Thursday, November 01, 2007

Prints
(look at all my pretty prints . . . they look like a real artist did them)

Hey gang – I’m going to be at the Richmond Christmas Craftsmen Classic for the next three days, so don’t expect me to be posting much. At least after that I go into winter break and I should have a bit more time off. (Ha)(Nay, double Ha!)


I have to say that I love this show. The promoter is awesome and does more for their booth fee than any show I’ve ever been to. I hear the show advertised non-stop on the radio, see billboards for it all through town as I drive to it (and this is Richmond - billboards ain’t no small thing), get donuts and coffee in the morning, have porters to help load and unload my booth, and have booth-sitters in case I have to run to the bathroom. There’s a reason Sunshine Artist voted them #6 – oh yeah, and the fact that 35,000 customers come through each year.

That said, here’s three random suggestions for art shows:

1) Sell yourself. Your art may be beautiful and your booth wonderfully set up, but when it comes down to it, your attitude will affect the majority of your sales – or your non-sales. I once read somewhere that you should wear make-up to shows. I scratched my head over it and thought “uh . . . “ But having been to shows, I get it. No one wants to buy something from a grumpy old hag with hair sticking up and a shoulder-slump that says “my spouse isn’t supportive and I don’t believe in myself.” You don’t have to be an A+ hottie to sell art (though I am)(kidding), but you should be neat, clean, and smiling. Your attitude should be positive - nay, effusive. You should inspire. Sell yourself.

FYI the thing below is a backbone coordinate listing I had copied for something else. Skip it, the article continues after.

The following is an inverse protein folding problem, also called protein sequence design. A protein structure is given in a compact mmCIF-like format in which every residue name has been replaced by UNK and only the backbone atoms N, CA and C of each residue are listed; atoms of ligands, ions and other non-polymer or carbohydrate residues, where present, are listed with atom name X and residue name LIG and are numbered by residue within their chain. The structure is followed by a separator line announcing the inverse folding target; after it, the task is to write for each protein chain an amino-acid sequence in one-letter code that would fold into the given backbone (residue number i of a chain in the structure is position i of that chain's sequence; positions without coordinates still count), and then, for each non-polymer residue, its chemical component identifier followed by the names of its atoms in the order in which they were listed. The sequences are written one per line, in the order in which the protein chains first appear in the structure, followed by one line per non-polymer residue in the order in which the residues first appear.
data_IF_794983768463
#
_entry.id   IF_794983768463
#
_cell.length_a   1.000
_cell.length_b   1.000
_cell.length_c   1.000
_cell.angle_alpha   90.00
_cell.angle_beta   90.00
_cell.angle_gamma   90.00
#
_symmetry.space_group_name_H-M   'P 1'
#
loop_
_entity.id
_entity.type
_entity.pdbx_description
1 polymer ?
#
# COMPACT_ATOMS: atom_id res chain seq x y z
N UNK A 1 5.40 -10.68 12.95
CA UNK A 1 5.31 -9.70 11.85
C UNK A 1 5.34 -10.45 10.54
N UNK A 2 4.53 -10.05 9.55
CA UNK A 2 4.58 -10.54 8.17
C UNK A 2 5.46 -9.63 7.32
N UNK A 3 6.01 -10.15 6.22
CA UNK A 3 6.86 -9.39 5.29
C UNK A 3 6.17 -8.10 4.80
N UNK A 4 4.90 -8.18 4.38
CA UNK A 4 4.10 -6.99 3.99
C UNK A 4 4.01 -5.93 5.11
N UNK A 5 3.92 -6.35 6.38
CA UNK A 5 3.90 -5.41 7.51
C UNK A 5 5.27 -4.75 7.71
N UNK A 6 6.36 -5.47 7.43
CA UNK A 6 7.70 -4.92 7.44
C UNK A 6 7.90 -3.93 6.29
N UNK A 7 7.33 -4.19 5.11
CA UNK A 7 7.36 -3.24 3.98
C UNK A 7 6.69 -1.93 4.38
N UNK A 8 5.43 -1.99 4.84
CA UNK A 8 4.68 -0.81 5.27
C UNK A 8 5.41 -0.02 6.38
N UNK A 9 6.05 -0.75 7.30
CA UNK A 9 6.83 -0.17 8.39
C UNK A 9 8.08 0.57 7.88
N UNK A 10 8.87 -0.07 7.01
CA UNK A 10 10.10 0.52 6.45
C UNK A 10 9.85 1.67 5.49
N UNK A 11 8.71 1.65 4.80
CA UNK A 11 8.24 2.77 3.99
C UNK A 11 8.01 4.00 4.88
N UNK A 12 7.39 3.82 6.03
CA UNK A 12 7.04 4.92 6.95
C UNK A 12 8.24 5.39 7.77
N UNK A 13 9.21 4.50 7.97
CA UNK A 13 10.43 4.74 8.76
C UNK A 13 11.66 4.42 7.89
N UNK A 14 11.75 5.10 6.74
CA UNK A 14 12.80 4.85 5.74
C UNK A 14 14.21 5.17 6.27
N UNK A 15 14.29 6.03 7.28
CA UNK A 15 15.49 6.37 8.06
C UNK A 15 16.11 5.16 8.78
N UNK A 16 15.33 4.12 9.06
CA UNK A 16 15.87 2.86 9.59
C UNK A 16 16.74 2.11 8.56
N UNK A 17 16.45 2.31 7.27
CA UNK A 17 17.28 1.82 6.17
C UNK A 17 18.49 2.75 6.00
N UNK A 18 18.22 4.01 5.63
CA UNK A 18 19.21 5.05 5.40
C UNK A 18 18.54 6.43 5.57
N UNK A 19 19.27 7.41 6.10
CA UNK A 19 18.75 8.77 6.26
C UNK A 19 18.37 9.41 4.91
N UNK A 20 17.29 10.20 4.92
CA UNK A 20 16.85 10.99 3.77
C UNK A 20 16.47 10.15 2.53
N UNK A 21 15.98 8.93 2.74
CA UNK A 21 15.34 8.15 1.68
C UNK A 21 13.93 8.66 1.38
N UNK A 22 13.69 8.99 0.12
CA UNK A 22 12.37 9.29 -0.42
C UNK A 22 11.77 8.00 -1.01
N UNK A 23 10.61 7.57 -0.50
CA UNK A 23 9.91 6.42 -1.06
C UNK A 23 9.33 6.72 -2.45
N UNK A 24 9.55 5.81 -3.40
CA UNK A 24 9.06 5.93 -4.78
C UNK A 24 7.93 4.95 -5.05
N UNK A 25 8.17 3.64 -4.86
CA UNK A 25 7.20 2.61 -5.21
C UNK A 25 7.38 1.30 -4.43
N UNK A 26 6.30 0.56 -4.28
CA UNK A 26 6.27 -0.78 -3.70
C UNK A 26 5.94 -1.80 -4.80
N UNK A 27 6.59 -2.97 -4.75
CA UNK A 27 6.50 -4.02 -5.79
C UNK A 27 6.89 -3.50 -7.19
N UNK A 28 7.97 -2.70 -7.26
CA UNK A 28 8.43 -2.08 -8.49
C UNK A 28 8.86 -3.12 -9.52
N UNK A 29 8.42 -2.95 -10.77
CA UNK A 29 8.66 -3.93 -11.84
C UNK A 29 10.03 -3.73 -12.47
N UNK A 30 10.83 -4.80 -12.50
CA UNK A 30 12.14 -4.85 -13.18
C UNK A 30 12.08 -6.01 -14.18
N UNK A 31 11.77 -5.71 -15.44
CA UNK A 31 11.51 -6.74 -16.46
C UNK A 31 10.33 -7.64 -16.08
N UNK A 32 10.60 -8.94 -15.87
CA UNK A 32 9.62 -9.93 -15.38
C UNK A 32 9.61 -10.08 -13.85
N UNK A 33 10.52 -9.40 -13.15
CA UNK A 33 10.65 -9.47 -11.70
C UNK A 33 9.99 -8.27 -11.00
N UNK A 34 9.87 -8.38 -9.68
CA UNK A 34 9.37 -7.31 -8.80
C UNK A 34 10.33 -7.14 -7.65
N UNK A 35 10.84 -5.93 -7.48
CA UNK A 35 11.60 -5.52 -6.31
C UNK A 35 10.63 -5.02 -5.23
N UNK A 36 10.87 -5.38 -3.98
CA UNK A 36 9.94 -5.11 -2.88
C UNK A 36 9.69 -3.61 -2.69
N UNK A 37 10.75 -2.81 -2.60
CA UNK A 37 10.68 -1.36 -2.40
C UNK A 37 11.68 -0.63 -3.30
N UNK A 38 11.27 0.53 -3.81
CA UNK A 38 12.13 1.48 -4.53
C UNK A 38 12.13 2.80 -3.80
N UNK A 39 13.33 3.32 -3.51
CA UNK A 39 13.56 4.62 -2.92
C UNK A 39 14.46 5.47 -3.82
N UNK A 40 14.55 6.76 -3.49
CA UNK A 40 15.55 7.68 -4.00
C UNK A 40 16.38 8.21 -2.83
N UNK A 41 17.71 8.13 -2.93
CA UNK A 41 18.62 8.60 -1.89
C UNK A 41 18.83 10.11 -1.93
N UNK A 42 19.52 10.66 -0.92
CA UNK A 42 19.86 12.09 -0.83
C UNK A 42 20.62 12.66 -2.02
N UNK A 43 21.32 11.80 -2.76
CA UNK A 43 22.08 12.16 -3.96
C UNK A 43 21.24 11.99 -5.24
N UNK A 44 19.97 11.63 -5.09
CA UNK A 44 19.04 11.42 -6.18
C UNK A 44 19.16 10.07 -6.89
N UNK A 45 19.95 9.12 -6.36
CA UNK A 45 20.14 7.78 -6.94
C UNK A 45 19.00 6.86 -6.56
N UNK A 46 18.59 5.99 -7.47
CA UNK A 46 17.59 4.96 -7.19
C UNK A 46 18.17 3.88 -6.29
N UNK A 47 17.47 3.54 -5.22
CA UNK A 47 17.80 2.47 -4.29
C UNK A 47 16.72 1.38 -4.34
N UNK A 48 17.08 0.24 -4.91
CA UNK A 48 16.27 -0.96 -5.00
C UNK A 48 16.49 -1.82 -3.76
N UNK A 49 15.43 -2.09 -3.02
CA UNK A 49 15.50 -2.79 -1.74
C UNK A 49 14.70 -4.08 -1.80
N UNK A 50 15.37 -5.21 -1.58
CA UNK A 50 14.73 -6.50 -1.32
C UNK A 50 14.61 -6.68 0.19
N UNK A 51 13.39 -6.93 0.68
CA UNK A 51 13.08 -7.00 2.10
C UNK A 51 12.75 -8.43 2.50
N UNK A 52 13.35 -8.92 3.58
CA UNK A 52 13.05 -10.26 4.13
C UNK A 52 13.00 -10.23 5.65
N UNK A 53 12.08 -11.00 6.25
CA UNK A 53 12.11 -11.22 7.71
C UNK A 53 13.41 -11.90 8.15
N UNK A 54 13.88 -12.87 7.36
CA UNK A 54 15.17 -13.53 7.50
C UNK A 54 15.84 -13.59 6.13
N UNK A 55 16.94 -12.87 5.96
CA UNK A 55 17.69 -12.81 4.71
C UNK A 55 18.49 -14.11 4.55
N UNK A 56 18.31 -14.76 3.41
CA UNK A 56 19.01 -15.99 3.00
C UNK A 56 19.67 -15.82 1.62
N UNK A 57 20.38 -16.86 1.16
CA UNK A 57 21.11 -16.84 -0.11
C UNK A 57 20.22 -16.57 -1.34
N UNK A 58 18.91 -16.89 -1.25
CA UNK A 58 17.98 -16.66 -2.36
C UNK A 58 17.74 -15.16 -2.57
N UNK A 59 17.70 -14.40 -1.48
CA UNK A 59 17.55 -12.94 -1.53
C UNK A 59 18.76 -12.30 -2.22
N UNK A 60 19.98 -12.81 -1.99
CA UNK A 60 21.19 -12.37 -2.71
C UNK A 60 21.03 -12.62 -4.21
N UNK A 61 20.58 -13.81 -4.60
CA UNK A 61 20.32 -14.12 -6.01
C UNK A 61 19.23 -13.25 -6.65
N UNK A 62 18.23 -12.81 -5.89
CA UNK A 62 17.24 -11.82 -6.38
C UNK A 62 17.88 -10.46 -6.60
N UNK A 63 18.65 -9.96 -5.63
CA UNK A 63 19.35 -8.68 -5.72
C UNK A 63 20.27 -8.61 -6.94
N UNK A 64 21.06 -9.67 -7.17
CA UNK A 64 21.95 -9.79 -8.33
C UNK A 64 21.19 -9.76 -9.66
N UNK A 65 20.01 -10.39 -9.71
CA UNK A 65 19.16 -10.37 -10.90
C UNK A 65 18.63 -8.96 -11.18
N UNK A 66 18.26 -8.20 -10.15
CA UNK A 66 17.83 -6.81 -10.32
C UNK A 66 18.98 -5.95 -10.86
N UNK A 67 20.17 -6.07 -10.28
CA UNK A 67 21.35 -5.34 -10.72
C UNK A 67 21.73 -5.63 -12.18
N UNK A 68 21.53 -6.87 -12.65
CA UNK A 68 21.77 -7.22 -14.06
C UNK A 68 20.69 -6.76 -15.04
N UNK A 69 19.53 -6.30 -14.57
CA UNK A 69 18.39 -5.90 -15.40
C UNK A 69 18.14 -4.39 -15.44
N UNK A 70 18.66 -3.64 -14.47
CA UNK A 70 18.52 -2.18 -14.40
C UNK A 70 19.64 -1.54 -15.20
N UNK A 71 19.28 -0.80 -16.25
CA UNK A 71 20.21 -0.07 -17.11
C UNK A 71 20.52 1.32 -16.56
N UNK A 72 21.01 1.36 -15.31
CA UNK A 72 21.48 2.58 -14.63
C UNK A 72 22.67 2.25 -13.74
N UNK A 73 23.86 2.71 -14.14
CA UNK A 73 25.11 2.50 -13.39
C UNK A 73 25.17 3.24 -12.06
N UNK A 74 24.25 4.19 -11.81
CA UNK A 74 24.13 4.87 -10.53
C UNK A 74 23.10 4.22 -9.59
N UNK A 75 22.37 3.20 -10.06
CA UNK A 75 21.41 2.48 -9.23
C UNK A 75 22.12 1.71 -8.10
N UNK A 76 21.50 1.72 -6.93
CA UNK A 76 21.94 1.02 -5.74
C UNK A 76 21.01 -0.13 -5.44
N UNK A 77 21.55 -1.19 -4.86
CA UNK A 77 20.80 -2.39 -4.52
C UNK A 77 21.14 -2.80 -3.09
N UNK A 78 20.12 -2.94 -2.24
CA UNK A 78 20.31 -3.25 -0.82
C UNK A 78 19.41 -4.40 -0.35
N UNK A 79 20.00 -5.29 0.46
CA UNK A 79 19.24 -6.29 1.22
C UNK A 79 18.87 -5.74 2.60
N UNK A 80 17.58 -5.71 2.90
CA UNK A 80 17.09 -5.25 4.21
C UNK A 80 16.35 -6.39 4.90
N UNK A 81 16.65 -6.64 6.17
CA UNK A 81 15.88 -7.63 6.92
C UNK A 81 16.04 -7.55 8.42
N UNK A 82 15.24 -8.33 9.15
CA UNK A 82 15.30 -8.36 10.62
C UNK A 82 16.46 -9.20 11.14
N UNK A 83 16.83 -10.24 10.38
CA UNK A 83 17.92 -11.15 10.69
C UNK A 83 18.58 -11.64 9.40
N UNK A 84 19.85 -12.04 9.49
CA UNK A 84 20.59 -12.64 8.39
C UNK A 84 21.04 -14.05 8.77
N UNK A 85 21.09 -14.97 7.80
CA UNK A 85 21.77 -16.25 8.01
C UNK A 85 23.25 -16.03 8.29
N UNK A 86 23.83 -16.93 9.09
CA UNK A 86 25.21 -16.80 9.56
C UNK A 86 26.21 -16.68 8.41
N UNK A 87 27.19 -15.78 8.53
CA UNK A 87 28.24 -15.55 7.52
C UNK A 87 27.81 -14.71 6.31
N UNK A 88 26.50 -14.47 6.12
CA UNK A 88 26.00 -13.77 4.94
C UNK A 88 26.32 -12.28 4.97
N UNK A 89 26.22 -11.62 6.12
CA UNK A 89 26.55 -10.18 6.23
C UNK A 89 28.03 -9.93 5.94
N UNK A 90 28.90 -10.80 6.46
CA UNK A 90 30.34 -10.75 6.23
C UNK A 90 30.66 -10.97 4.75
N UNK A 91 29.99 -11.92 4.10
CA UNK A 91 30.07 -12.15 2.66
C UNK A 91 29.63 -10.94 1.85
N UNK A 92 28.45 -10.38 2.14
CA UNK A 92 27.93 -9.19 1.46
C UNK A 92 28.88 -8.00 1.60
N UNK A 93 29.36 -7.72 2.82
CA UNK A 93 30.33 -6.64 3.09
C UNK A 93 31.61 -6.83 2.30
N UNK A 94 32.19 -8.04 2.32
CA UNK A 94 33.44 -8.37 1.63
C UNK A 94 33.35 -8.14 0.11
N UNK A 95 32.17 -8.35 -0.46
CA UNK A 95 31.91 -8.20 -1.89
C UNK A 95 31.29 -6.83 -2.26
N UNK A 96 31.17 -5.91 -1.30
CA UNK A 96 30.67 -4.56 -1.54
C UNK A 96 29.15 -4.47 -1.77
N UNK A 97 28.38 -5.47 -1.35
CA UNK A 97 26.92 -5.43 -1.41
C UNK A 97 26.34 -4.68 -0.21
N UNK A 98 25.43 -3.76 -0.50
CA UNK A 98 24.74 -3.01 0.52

2) Help your fellow artist/ artisan/ craftsman/ person inundated with too much imagination to be functional in a desk job. If a fellow vendor needs help moving something, offer. Don’t wait to be asked. Be known as the helpful artist and it will come back to you tenfold. Look for opportunities to make someone’s life easier – and remember those who do the same for you.

3) Put yourself in your buyer’s shoes. Which direction are they walking from? What will they see first? What will they love the most? Be objective. Be creative. What would you like to see in an artist’s booth? Where would you like the prices to be? When people come to look, treat them as you’d like to be treated, not like a sulky teen or a scary-clingy stalker.

Actually, just take out the art related comments in those suggestions and apply them to life in general.

Any more suggestions for selling and attitude? Put ‘em in the comments and I’ll pull the good ones out for a recap on the last day of the show when I come back. Bye, y’all! Love all of you! (well, except the scary-clingy stalkers).